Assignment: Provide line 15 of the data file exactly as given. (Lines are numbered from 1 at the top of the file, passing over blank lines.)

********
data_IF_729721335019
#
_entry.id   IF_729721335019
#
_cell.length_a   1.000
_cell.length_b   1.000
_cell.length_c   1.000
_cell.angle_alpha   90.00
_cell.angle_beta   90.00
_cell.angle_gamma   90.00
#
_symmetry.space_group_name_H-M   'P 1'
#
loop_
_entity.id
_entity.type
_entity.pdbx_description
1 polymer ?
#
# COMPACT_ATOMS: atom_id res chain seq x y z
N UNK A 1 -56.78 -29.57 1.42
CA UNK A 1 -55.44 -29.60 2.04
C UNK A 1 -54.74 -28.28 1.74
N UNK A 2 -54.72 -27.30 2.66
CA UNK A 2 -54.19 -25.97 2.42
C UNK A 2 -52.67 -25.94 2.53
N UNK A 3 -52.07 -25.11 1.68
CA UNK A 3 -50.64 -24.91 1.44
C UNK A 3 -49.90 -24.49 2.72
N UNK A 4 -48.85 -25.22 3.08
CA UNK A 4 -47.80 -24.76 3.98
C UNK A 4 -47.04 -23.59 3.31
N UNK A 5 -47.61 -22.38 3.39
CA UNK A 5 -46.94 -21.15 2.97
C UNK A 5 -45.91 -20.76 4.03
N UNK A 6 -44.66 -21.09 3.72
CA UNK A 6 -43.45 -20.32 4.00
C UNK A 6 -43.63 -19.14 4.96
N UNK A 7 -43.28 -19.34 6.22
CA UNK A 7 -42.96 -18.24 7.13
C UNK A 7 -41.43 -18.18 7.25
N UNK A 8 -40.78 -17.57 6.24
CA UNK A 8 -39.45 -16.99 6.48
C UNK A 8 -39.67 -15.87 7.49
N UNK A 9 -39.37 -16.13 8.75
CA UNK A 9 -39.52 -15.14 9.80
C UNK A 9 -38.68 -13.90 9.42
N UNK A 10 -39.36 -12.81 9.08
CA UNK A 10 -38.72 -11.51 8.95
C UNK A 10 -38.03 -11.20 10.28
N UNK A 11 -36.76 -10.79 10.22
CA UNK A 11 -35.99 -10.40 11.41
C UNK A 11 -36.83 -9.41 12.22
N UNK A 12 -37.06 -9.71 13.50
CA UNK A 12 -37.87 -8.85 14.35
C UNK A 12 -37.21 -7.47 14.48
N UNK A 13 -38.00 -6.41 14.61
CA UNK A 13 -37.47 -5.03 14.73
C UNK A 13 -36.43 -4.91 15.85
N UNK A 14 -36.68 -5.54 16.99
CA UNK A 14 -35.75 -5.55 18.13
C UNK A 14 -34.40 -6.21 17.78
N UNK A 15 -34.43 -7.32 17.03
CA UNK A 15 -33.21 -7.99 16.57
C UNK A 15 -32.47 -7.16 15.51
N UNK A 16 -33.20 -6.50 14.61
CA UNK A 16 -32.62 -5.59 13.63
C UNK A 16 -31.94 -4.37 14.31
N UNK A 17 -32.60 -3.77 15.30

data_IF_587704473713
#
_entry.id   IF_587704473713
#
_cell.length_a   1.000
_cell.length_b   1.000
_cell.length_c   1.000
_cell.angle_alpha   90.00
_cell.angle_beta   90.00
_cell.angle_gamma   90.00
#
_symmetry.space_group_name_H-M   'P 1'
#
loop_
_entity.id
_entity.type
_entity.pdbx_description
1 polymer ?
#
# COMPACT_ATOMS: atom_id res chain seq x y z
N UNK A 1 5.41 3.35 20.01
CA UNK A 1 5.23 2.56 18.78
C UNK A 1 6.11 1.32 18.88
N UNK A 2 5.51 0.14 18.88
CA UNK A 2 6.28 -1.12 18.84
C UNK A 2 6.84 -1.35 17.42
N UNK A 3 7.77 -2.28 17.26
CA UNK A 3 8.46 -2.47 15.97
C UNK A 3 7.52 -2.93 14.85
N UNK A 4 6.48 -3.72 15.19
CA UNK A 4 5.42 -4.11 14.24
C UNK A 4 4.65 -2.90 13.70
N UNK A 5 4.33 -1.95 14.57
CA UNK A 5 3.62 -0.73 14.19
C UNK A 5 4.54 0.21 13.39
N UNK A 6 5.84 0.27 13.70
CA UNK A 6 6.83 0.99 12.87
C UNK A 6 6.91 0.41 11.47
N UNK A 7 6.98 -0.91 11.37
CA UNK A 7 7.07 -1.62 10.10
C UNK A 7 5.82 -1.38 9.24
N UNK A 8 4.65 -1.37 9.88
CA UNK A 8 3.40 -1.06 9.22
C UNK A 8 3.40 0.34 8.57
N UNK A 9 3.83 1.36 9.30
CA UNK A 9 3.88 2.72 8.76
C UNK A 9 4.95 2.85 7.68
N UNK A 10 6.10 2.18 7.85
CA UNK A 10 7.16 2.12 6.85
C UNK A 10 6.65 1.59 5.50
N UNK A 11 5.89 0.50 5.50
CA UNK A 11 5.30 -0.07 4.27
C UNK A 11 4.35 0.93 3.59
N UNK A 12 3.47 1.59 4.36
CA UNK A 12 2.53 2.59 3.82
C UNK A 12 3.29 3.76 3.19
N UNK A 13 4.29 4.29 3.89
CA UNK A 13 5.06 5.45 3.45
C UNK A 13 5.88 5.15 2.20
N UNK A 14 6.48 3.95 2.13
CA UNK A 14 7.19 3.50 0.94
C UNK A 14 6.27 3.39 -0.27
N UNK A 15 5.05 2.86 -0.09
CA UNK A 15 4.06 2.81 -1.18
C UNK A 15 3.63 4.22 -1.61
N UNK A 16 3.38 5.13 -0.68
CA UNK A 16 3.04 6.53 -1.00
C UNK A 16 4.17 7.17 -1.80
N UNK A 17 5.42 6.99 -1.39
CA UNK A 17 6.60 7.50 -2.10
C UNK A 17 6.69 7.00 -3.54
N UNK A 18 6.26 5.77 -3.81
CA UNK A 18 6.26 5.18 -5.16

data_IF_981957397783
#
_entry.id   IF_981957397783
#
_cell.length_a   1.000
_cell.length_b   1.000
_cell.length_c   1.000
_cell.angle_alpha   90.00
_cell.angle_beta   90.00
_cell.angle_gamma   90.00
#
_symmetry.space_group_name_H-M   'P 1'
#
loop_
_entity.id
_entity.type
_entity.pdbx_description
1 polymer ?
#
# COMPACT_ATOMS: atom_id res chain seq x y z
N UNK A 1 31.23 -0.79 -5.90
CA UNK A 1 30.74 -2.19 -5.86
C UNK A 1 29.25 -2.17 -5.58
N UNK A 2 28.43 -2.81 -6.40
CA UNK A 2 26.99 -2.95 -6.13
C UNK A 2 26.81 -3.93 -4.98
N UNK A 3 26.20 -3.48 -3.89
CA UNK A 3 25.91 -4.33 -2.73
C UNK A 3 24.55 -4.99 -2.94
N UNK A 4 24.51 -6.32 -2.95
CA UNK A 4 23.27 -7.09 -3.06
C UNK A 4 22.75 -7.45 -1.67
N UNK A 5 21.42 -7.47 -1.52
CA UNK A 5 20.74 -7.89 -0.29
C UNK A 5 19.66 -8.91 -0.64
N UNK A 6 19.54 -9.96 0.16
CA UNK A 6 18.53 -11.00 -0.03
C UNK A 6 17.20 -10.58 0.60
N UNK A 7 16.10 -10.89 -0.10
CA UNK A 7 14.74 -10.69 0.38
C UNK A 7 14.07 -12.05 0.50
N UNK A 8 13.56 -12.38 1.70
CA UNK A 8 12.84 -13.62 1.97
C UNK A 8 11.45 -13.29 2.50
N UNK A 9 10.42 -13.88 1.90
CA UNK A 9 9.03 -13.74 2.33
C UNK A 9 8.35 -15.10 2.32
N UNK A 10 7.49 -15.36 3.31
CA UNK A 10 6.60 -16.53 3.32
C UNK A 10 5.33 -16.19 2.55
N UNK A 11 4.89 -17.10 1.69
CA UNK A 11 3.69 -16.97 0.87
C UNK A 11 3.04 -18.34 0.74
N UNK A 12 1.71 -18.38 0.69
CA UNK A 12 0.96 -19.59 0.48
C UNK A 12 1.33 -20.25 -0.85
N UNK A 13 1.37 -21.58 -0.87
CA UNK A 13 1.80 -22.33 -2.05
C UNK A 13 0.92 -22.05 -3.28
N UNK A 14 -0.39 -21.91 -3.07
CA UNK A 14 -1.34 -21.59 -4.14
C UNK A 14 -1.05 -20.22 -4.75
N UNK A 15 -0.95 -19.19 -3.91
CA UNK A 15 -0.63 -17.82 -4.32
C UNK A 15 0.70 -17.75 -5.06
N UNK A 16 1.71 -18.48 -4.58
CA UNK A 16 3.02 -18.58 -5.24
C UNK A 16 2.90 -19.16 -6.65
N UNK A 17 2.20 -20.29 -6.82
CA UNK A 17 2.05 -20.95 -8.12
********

_entity.id